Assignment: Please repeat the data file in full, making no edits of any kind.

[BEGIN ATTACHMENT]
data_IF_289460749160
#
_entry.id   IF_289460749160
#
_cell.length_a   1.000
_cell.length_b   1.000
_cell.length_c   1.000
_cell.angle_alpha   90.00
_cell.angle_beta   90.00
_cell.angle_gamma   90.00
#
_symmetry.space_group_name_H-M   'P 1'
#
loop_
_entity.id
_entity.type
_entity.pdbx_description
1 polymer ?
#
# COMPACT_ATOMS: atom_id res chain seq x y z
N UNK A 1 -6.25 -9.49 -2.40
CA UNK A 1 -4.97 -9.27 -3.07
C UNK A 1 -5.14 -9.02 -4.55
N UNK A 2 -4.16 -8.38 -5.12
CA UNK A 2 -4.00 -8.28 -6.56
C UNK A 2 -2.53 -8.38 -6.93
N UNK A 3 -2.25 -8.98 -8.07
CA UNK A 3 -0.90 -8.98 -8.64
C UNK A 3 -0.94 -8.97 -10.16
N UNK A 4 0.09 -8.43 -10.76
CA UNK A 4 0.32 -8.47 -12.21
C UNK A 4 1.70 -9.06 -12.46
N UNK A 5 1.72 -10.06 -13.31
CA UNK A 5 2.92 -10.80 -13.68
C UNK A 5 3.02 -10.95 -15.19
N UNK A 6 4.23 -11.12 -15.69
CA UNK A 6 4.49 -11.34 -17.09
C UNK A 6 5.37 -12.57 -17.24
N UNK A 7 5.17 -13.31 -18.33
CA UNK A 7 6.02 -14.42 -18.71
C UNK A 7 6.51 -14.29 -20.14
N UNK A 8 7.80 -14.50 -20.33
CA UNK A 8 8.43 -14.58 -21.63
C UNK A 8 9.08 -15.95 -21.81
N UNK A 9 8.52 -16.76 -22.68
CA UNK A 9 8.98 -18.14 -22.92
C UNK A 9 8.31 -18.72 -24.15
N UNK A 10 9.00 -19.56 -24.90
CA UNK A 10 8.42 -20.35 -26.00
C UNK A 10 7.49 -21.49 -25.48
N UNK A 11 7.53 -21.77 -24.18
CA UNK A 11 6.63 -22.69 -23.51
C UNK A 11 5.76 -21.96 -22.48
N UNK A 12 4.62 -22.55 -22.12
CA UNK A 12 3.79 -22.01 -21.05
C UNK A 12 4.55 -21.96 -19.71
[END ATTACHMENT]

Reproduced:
data_IF_289460749160
#
_entry.id   IF_289460749160
#
_cell.length_a   1.000
_cell.length_b   1.000
_cell.length_c   1.000
_cell.angle_alpha   90.00
_cell.angle_beta   90.00
_cell.angle_gamma   90.00
#
_symmetry.space_group_name_H-M   'P 1'
#
loop_
_entity.id
_entity.type
_entity.pdbx_description
1 polymer ?
#
# COMPACT_ATOMS: atom_id res chain seq x y z
N UNK A 1 -6.25 -9.49 -2.40
CA UNK A 1 -4.97 -9.27 -3.07
C UNK A 1 -5.14 -9.02 -4.55
N UNK A 2 -4.16 -8.38 -5.12
CA UNK A 2 -4.00 -8.28 -6.56
C UNK A 2 -2.53 -8.38 -6.93
N UNK A 3 -2.25 -8.98 -8.07
CA UNK A 3 -0.90 -8.98 -8.64
C UNK A 3 -0.94 -8.97 -10.16
N UNK A 4 0.09 -8.43 -10.76
CA UNK A 4 0.32 -8.47 -12.21
C UNK A 4 1.70 -9.06 -12.46
N UNK A 5 1.72 -10.06 -13.31
CA UNK A 5 2.92 -10.80 -13.68
C UNK A 5 3.02 -10.95 -15.19
N UNK A 6 4.23 -11.12 -15.69
CA UNK A 6 4.49 -11.34 -17.09
C UNK A 6 5.37 -12.57 -17.24
N UNK A 7 5.17 -13.31 -18.33
CA UNK A 7 6.02 -14.42 -18.71
C UNK A 7 6.51 -14.29 -20.14
N UNK A 8 7.80 -14.50 -20.33
CA UNK A 8 8.43 -14.58 -21.63
C UNK A 8 9.08 -15.95 -21.81
N UNK A 9 8.52 -16.76 -22.68
CA UNK A 9 8.98 -18.14 -22.92
C UNK A 9 8.31 -18.72 -24.15
N UNK A 10 9.00 -19.56 -24.90
CA UNK A 10 8.42 -20.35 -26.00
C UNK A 10 7.49 -21.49 -25.48
N UNK A 11 7.53 -21.77 -24.18
CA UNK A 11 6.63 -22.69 -23.51
C UNK A 11 5.76 -21.96 -22.48
N UNK A 12 4.62 -22.55 -22.12
CA UNK A 12 3.79 -22.01 -21.05
C UNK A 12 4.55 -21.96 -19.71